A microprogrammed implementation of EULER on IBM System/360 Model 301
Summary An experimental processing system for the algorithmic language EULER has been implemented in microprogramming on an IBM System/360 Model 30 using a second Read-Only Storage unit. The system consists of a microprogrammed compiler and a microprogrammed String Language Interpreter, and of an I/O control program written in 360 machine language.
The system is described and results are given in terms of microprogram and main storage space required and compiler and interpreter performance obtained. The role of microprogramming is stressed, which opens a new dimension in the processing of interpretive code. The structure and content of a higher level language can be matched by an appropriate interpretive language which can be executed efficiently by microprograms on existing computer hardware.
Programs written in a procedure-oriented language are usually processed in two steps. They are first translated into an equivalent form which is more efficiently interpretable; then the translated text is interpreted ("executed") by an interpretation mechanism. The translation process is a data-invariant and flow-invariant operation. It consists of two parts-an analytical part, which analyzes the higher level language text, and a generative part, which builds up a string of instructions that can be directly interpreted by a machine. The analytical part of the translator depends on the higher level language; the generative part depends on a set of instructions interpretable by a machine. Historically there was only one set of instructions which could be interpreted efficiently by a machine, its "machine language." Figure 1 outlines this scheme.
Some of the processors of the IBM System/360 family are microprogrammed machines. On them the "360 machine language" is interpreted not by wired-in logic but by an interpretive microprogram, stored in control storage, which in turn is interpreted by wired-in logic. Therefore, in a certain sense the 360 language is not the "machine language" of these processors but the (efficiently interpretable) language in which the processors of the System/360 family are compatible. The true "machine language" of these processors is their microprogram language. This language is on a lower level than the "360 language"; it contains the elementary operations of the machine as operators and the elements of the data flow and storage as operands.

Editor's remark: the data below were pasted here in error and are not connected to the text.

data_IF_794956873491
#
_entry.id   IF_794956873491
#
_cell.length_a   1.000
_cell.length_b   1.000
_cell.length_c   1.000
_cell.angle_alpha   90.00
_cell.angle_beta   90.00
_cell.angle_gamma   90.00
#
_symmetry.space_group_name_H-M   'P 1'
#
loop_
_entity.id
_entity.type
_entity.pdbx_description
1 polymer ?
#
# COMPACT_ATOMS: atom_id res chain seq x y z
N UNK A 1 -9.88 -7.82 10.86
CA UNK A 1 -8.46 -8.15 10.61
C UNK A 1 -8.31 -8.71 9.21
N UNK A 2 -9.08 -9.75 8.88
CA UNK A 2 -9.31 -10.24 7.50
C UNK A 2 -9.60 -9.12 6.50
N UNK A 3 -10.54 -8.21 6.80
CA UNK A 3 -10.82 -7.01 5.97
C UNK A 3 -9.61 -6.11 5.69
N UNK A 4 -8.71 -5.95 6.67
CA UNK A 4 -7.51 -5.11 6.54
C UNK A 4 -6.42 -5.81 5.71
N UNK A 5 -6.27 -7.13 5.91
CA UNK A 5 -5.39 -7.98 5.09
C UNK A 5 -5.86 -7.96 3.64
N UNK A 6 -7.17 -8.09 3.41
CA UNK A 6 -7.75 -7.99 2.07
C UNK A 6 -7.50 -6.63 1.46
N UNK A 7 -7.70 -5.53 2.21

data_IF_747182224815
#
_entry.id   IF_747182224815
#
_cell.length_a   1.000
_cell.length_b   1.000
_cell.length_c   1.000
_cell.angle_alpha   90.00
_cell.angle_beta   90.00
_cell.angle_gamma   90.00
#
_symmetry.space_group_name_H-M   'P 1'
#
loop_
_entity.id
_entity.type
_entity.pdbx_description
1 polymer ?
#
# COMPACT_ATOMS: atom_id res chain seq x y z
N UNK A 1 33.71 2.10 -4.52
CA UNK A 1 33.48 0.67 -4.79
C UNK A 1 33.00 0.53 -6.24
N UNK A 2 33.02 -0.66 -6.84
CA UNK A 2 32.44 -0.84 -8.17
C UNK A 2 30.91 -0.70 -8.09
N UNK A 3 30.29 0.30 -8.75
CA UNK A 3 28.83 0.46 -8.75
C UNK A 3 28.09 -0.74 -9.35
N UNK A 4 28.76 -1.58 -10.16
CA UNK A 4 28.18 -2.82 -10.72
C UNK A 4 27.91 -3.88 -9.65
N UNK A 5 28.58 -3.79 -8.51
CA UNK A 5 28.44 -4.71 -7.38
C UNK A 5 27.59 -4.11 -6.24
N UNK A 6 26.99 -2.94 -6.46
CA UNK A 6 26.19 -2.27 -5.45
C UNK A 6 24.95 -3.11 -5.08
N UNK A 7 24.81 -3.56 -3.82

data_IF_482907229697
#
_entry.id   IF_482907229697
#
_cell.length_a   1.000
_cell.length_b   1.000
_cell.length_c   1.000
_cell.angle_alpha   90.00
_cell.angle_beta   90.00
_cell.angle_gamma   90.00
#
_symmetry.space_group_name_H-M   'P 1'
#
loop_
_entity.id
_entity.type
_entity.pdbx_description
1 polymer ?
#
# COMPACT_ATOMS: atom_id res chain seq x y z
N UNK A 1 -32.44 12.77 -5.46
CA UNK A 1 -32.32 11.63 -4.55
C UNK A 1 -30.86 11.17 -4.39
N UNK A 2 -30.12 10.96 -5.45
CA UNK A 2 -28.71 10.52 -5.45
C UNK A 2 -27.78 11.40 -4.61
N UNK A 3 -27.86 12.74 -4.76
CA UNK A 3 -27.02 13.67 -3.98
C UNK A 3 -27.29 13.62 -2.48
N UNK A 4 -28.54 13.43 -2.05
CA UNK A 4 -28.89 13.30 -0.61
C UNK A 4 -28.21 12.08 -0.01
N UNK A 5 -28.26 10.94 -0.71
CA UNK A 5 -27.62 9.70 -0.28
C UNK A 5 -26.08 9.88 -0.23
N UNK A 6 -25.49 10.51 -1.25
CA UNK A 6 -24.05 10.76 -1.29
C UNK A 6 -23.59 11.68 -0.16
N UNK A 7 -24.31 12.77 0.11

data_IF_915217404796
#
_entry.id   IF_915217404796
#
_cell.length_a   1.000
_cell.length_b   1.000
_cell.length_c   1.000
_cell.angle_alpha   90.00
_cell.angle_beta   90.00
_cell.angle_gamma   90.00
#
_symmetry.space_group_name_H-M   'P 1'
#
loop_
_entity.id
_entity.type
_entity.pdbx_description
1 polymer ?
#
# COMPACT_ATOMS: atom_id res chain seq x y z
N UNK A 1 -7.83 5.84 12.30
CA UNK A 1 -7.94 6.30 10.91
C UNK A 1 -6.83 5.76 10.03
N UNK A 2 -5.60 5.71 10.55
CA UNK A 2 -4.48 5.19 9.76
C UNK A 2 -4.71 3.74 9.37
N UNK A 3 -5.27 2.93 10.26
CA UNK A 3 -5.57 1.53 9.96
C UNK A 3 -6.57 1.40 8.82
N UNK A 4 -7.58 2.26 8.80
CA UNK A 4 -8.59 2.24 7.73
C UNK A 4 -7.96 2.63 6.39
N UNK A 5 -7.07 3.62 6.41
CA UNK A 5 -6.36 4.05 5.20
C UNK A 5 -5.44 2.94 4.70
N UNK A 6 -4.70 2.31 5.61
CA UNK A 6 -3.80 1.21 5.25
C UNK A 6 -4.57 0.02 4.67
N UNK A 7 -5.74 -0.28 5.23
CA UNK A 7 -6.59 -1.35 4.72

Now it is conceivable to compile a program written in a higher level language into a microprogram language string. This string would undoubtedly contain substrings which occur over and over in the same sequence. We could call these substrings procedures and move them out of the main string, replacing their occurrence by a procedure call symbol, followed by a parameter designator pointing to the particular procedure. Our object program then takes on the appearance of a sequence of call statements. From here it is only a final step to eliminate the call symbols and furnish an interpreting mechanism which interprets the remaining sequence of "procedure designators."
The process just described will result in the definition of a string language and the development of a microprogrammed interpretation system to interpret texts in this string language. The situation is similar to the System/360 case: the string language corresponds to the 360 language. Programs written in a higher level language are compiled into string language text to be stored in main storage. The string language interpreter corresponds to the microprogram
Fig. 1. Processing programs written in higher level languages via translation to machine language.
1Comm. ACM, vol. 10, no. 9, pp. 549-558, September, 1967.